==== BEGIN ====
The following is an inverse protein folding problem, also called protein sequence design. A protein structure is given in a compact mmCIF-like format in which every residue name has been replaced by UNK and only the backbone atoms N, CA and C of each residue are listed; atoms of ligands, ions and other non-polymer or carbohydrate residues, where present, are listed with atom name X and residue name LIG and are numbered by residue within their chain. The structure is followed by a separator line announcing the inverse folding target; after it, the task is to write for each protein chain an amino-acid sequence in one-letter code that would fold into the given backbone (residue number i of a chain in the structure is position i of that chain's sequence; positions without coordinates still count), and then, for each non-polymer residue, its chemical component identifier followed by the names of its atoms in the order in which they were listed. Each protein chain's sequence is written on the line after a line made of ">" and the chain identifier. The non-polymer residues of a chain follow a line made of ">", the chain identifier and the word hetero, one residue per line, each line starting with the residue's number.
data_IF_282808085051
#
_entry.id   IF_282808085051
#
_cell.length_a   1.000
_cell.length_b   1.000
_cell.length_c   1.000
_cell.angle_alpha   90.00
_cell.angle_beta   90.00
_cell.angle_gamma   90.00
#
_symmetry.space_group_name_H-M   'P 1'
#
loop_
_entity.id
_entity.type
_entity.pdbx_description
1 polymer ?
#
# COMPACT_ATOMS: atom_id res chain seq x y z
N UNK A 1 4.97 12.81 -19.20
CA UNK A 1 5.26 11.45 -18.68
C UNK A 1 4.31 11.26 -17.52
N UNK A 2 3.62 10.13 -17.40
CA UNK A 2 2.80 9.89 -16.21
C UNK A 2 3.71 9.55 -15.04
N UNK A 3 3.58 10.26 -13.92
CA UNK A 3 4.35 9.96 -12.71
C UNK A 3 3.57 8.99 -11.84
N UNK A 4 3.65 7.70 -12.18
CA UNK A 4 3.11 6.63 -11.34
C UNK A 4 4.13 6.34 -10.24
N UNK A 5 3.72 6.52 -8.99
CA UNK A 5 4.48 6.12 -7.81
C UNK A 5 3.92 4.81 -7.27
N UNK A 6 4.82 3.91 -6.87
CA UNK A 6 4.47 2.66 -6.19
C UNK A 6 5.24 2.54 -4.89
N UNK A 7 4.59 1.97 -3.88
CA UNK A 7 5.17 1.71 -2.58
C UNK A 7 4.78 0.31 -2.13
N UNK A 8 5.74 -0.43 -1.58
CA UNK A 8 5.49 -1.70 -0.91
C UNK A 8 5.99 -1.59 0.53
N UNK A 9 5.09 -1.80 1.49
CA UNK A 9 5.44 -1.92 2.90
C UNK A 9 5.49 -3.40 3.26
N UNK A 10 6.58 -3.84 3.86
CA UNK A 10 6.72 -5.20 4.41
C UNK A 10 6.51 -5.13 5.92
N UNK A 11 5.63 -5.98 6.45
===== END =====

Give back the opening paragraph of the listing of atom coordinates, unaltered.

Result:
The following is an inverse protein folding problem, also called protein sequence design. A protein structure is given in a compact mmCIF-like format in which every residue name has been replaced by UNK and only the backbone atoms N, CA and C of each residue are listed; atoms of ligands, ions and other non-polymer or carbohydrate residues, where present, are listed with atom name X and residue name LIG and are numbered by residue within their chain. The structure is followed by a separator line announcing the inverse folding target; after it, the task is to write for each protein chain an amino-acid sequence in one-letter code that would fold into the given backbone (residue number i of a chain in the structure is position i of that chain's sequence; positions without coordinates still count), and then, for each non-polymer residue, its chemical component identifier followed by the names of its atoms in the order in which they were listed. Each protein chain's sequence is written on the line after a line made of ">" and the chain identifier. The non-polymer residues of a chain follow a line made of ">", the chain identifier and the word hetero, one residue per line, each line starting with the residue's number.